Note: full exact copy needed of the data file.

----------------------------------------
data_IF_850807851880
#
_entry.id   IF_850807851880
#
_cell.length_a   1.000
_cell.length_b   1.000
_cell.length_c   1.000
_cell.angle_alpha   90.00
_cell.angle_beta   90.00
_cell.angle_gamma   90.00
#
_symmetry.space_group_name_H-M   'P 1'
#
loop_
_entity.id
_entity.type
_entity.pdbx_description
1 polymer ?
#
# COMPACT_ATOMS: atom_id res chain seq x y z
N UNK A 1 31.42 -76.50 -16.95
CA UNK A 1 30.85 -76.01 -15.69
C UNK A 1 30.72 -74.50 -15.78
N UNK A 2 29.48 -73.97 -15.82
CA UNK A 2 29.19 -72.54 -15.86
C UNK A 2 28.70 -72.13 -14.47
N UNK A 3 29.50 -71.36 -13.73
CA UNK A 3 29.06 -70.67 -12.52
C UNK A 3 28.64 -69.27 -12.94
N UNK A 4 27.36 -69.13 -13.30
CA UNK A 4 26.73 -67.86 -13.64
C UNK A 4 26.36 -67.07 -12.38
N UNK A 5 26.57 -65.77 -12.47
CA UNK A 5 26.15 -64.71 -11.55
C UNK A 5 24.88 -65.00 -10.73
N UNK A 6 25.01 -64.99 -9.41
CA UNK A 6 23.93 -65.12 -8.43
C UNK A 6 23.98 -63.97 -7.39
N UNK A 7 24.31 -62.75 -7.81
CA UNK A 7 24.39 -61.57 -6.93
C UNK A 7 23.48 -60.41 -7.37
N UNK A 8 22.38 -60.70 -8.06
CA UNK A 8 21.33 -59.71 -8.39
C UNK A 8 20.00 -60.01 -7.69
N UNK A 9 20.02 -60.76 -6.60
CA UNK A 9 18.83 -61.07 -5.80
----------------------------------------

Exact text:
data_IF_850807851880
#
_entry.id   IF_850807851880
#
_cell.length_a   1.000
_cell.length_b   1.000
_cell.length_c   1.000
_cell.angle_alpha   90.00
_cell.angle_beta   90.00
_cell.angle_gamma   90.00
#
_symmetry.space_group_name_H-M   'P 1'
#
loop_
_entity.id
_entity.type
_entity.pdbx_description
1 polymer ?
#
# COMPACT_ATOMS: atom_id res chain seq x y z
N UNK A 1 31.42 -76.50 -16.95
CA UNK A 1 30.85 -76.01 -15.69
C UNK A 1 30.72 -74.50 -15.78
N UNK A 2 29.48 -73.97 -15.82
CA UNK A 2 29.19 -72.54 -15.86
C UNK A 2 28.70 -72.13 -14.47
N UNK A 3 29.50 -71.36 -13.73
CA UNK A 3 29.06 -70.67 -12.52
C UNK A 3 28.64 -69.27 -12.94
N UNK A 4 27.36 -69.13 -13.30
CA UNK A 4 26.73 -67.86 -13.64
C UNK A 4 26.36 -67.07 -12.38
N UNK A 5 26.57 -65.77 -12.47
CA UNK A 5 26.15 -64.71 -11.55
C UNK A 5 24.88 -65.00 -10.73
N UNK A 6 25.01 -64.99 -9.41
CA UNK A 6 23.93 -65.12 -8.43
C UNK A 6 23.98 -63.97 -7.39
N UNK A 7 24.31 -62.75 -7.81
CA UNK A 7 24.39 -61.57 -6.93
C UNK A 7 23.48 -60.41 -7.37
N UNK A 8 22.38 -60.70 -8.06
CA UNK A 8 21.33 -59.71 -8.39
C UNK A 8 20.00 -60.01 -7.69
N UNK A 9 20.02 -60.76 -6.60
CA UNK A 9 18.83 -61.07 -5.80